Maritime History in America's Heartland: The Michigan Maritime Museum I.
by Dorris Akers
aritime history is alive and well in the heartland of America. Michigan 's 3200 mile s of Great Lakes shoreline and its other waterways have seen the development of a varietyofmaritime activities, from Native American fishing camps to industrialized cities with their myriad waterrelated businesses. The European-based fur trading industry and immigrant-led commercial fishing activities helped define Michigan's culture. The state's wooden boat building tradition rivaled that in other parts of the country. Lumber companies supported settlement, and sail and steampowered boats were seen in a host of roles in hundreds of Michigan harbors. One very active steam trade was the delivery of thousands of passengers to Michigan 's thriving vacation destinations in the late 1800s and early 1900s. The Michigan Maritime Museum presents this story of diverse activities in its facilities in South Haven, an inviting harbor town on southern Lake Michigan across the state from Detroit. The harbor is mainly taken up with recreational activities-marinas, dock builders, charter fishing and tour boats, boat launching faci Ii ties, and boat repair businesses. Public sugar sand beaches and twin piers jutting into Lake Michigan bring people to the waters to swim, to fish and just to watch the lake and sunsets. A strong sense of direction and carefu l attention to building its collections have helped the Museum become an enlightening attraction for all visitors. Boats (all ships are called boats in the Great Lakes), and other maritime artifacts, are housed in both permanent and changing exhibitions . Main gallery exhibitions tell chronologically the stories of the many people who have built and used boats in the state. The Marialyce Canonie Great Lakes Research Library was developed to back up the Museum 's mission of education. It is the only library and archive in the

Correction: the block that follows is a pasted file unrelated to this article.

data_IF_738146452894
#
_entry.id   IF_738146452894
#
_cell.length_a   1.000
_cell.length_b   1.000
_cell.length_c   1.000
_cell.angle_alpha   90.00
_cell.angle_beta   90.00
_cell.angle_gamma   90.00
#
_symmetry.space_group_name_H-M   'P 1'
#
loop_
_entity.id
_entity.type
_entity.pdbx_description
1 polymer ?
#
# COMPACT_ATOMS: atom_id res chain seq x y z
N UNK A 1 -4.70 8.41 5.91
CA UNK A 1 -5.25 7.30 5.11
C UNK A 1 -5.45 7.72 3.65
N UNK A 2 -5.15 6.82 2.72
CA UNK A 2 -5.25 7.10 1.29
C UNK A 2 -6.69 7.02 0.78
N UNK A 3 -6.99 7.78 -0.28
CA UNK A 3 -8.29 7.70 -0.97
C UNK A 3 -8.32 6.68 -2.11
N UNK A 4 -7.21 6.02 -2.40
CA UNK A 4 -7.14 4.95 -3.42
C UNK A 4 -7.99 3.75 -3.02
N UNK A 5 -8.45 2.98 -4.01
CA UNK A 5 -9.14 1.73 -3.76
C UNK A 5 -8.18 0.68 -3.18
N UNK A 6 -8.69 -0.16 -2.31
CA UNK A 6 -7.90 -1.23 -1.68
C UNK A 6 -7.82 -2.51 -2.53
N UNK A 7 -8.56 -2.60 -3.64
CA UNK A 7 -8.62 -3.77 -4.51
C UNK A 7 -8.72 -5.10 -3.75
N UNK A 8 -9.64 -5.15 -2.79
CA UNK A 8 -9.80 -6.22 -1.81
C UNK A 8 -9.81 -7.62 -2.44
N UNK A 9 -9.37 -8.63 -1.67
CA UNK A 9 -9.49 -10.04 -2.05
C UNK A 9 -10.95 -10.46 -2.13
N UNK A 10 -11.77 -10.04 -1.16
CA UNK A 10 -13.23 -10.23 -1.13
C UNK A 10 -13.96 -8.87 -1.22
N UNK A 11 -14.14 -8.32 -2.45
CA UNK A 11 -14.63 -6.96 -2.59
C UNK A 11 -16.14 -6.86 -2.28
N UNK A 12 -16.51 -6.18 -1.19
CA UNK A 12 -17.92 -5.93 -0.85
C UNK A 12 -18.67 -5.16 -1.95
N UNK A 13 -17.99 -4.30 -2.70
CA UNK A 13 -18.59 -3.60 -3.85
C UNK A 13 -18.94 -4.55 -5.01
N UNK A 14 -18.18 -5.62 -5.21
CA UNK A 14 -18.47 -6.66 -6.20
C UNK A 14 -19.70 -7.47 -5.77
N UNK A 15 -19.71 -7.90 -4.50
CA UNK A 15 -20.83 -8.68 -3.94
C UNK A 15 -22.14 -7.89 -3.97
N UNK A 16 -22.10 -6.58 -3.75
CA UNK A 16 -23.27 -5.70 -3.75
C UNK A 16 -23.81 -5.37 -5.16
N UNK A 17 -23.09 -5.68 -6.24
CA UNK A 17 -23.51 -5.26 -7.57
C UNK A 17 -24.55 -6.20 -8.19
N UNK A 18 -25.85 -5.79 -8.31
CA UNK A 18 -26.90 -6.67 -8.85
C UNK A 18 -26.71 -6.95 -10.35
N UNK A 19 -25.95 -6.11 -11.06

state to collect and share information on the whole scope of Michigan's maritime history, including information on the health and ecology of the Great Lakes, as well as texts, serial s, boat logs, photographs and slides, oral hi story tapes, videotapes, maps and boat plans. Many other types of documents, such as transportation company records, US Lighthouse Board correspondence, train and passenger ferry schedules and original lighthouse engineers' drawings bring researchers from all over the country. Of the many hi stori cal subjects that make up the Michigan maritime experience, the Museum has given special attention to three: the building and use
of small boats, the US Life Saving Service/Coast Guard, and the commercial fishing industry. The Museum 's permanent exhibit about the Life Saving Service and Coast Guard includes three restored boats that were common in Michigan stations in the first half of the 20th century. The 26foot pulling surfboat, the 26-foot motor surfboat, and the 36-foot motor lifeboat are warmly and often affectionately remembered by the retired "Coasties" who used them. The boats are displayed in a boathouse built in the manner of l 9thcentury Great Lakes life sav ing stations. In addition, photographs of Michigan ' s 46 stations add an architectural dimen-
MICHIGAN M ARITIM E M USEUM/C. JENSEN COLLECTION MI CHIGAN MAR ITIM E MUSEU M J. HERM ANSON COLLECTION
Above: The typical commercial fishing tug ElsieJ. enters Black River in South Ha ven in the 1940s. Below: The Great Lakes lumber hooker George C. Markham is tied up at an unknown dock in 1912.
SEA HISTORY 77, SPRING 1996